Chrism Mass includes renewal of commitments, distribution of holy oils
The undercroft of the Cathedral of Mary Our Queen in Homeland was stocked March 26 with 158 cases, each containing three vessels to be filled with the oils during the Archdiocese of Baltimore’s annual chrism Mass.
The oils will be used in churches throughout the archdiocese.
Behind the scenes at a Mass celebrated by Archbishop William E. Lori, parishes brought their own vessels to the cathedral. They ranged from crystal vases to water bottles, metal tubes to Mason jars. The vessels were placed in cases, ranging from Amazon Prime cardboard boxes to a wooden box for St. Ursula in Parkville that was handcrafted by parishioner Thomas Scheve.
“You want to protect (the oils) and carry them in a dignified manner,” said Father Jason Worley, pastor of St. Ursula.
Following the Mass, Father Worley transported the oils back to Parkville, where they will stay in the sanctuary until Holy Thursday Mass, when they will be brought up as an offertory and then placed in the parish’s ambry, the storage place for oils, usually located in a church’s sanctuary.
The same will be done, in various manners, with the other 157 cases. The majority are from the 144 parishes and missions in the archdiocese; the others are from hospitals and religious orders.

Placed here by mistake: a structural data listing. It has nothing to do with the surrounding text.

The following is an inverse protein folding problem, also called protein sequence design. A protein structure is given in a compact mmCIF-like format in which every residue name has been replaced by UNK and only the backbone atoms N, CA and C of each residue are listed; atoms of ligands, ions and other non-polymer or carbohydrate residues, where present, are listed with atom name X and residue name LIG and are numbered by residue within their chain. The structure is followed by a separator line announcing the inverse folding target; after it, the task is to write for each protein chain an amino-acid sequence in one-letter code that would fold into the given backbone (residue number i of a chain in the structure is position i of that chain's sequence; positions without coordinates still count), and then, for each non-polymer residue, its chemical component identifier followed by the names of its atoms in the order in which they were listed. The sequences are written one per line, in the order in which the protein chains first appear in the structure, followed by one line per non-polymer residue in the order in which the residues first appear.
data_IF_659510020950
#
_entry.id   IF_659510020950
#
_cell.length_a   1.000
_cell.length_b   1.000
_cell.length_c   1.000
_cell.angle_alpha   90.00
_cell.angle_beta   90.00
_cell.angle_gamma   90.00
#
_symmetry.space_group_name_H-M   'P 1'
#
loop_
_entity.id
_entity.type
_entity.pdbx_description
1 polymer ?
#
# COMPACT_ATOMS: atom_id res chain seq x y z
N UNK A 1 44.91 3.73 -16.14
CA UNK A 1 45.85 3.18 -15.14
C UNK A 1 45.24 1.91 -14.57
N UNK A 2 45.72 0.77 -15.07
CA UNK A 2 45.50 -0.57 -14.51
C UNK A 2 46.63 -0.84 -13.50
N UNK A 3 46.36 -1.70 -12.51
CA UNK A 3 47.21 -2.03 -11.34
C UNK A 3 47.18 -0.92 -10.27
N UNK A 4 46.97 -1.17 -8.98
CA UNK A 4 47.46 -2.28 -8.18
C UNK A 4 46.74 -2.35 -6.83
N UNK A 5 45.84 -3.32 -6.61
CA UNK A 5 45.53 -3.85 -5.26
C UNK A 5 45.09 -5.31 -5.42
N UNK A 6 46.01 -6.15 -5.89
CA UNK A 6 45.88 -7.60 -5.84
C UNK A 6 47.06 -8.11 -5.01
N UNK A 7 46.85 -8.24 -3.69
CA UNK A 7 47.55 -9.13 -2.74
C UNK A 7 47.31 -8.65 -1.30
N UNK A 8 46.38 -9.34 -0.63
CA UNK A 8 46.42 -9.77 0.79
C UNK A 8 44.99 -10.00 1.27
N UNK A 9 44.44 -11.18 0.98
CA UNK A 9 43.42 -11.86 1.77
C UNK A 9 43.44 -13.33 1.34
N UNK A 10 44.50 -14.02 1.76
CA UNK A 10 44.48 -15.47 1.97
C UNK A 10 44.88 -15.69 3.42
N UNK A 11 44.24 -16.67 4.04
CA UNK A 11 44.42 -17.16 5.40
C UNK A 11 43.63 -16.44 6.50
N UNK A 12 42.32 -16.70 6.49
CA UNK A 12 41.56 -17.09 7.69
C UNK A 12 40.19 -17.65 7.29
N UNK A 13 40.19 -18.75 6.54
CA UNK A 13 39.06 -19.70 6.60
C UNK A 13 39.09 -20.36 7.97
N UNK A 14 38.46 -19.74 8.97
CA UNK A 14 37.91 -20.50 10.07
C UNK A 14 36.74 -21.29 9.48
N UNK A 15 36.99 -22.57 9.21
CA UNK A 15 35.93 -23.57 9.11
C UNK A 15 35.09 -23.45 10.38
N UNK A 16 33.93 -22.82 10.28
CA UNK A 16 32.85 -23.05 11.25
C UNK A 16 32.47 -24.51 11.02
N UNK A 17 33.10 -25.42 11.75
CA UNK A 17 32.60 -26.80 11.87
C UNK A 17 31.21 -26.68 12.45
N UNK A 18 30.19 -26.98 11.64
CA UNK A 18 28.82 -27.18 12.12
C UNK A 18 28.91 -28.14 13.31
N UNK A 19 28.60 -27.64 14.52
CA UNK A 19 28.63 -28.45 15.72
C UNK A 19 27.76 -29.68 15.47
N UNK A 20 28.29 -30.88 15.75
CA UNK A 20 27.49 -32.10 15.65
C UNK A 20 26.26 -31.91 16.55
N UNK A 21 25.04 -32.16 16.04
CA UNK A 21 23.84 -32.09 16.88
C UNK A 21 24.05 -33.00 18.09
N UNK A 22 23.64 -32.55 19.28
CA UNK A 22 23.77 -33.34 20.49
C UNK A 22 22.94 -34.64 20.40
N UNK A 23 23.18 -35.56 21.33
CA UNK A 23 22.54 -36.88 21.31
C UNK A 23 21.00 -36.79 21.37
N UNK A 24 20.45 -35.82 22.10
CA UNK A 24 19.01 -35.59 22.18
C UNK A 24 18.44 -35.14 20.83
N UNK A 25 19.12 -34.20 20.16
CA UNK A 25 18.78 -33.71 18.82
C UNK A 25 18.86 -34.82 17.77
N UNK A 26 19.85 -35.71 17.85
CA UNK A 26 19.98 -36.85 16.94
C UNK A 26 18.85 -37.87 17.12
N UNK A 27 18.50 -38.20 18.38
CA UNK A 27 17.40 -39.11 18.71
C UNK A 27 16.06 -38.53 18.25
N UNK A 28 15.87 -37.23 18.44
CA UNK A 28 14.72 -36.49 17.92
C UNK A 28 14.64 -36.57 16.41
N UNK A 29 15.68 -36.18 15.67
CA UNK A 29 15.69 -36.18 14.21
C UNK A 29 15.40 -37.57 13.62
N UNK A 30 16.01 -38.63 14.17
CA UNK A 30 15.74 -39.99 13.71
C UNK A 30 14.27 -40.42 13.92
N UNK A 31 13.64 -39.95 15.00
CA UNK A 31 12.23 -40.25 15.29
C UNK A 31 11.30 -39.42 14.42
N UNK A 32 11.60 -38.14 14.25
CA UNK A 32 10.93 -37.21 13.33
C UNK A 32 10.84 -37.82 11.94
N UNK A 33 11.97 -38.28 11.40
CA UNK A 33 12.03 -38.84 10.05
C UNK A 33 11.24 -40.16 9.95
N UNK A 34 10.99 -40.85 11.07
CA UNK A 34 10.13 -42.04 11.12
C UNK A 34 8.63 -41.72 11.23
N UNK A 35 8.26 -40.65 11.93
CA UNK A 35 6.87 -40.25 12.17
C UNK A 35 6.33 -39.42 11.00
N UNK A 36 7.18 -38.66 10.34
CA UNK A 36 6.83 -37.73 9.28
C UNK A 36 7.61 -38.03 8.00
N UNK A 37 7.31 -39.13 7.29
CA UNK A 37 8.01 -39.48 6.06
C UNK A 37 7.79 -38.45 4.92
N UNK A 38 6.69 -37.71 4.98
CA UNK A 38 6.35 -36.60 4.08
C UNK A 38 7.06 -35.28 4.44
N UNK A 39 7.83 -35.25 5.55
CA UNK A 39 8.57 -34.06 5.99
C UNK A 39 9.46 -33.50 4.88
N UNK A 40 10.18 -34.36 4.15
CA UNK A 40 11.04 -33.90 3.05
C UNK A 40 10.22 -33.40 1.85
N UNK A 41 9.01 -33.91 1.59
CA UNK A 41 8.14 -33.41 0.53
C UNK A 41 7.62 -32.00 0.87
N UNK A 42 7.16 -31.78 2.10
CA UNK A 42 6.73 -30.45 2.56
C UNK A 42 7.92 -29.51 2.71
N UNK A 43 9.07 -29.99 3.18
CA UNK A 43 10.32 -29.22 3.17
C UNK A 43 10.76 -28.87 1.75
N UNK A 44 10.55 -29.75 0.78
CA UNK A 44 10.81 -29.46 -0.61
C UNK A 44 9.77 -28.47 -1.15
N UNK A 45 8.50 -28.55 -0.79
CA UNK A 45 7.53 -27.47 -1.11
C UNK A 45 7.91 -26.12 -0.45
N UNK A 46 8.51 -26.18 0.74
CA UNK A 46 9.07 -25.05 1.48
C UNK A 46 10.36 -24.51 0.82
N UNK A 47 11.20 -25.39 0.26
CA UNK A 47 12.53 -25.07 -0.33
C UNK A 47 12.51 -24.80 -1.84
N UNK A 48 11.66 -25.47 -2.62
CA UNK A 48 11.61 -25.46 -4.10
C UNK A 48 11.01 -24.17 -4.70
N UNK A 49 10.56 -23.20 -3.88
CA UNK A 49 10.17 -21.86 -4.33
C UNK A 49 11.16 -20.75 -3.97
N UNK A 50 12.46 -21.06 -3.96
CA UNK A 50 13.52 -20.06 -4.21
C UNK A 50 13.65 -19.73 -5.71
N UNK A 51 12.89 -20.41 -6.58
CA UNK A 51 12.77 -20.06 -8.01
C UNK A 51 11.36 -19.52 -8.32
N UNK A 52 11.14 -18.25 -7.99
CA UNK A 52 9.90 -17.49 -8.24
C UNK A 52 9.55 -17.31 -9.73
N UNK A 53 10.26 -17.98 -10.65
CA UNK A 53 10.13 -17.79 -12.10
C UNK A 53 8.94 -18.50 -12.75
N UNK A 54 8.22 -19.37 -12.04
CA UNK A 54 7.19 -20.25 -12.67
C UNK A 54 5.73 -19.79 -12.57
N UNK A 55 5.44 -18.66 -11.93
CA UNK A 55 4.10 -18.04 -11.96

Labels on the three vessels from each case read “OI” (from the Latin oleum infirmorum), the oil of the infirm, used for the anointing of the sick; “OC/OS” (oleum catechumenorum or oleum sanctorum), the oil of catechumens, used in the preparation of catechumens for baptism; and “SC/SCH” (sacrum chrisma), the holy chrism, used to anoint the newly baptized, seal the candidates for confirmation, anoint the hands of presbyters, anoint the heads of bishops at ordination and to dedicate churches and altars.
Before the vessels are brought to the chrism Mass to be refilled, the previous year’s leftover oils must be disposed of properly – either by burial or burning. Father Worley poured the excess oils along the base of St. Ursula Church; others do so in a cemetery, or burn the oils in a fire or an oil lamp.
The oils have mundane origins. Julie Grace Males, director of the Office of Divine Worship, ordered 120 liters (almost 32 gallons) of olive oil from Trinacria Foods, an Italian deli and gourmet grocery on North Paca Street in Baltimore, at a cost of approximately $800.
The holy chrism includes a fragrance – a balsam mix – which Males ordered from The Holy Rood Guild, a religious supply company run by the Order of Cisterians of the Strict Observance, Trappist monks at St. Joseph’s Abbey in Spencer, Mass. It comes in 16-ounce bottles, which cost $78 a piece. The archdiocese ordered 12 bottles, each then mixed with about 10 liters of olive oil.
At the chrism Mass, all of the oils were carted into the sanctuary in large containers. The oils of the infirm and catechumens were blessed by Archbishop Lori. He consecrated the holy chrism, pouring the fragrance into the oil and then breathing over the mixture, signifying the presence of the Holy Spirit, all while dozens of concelebrants raised their hands in union.
The archbishop is the only person in the archdiocese able to consecrate the chrism. Though he cannot be present physically for every baptism, confirmation and anointing, he is present through the holy chrism and blessed oils.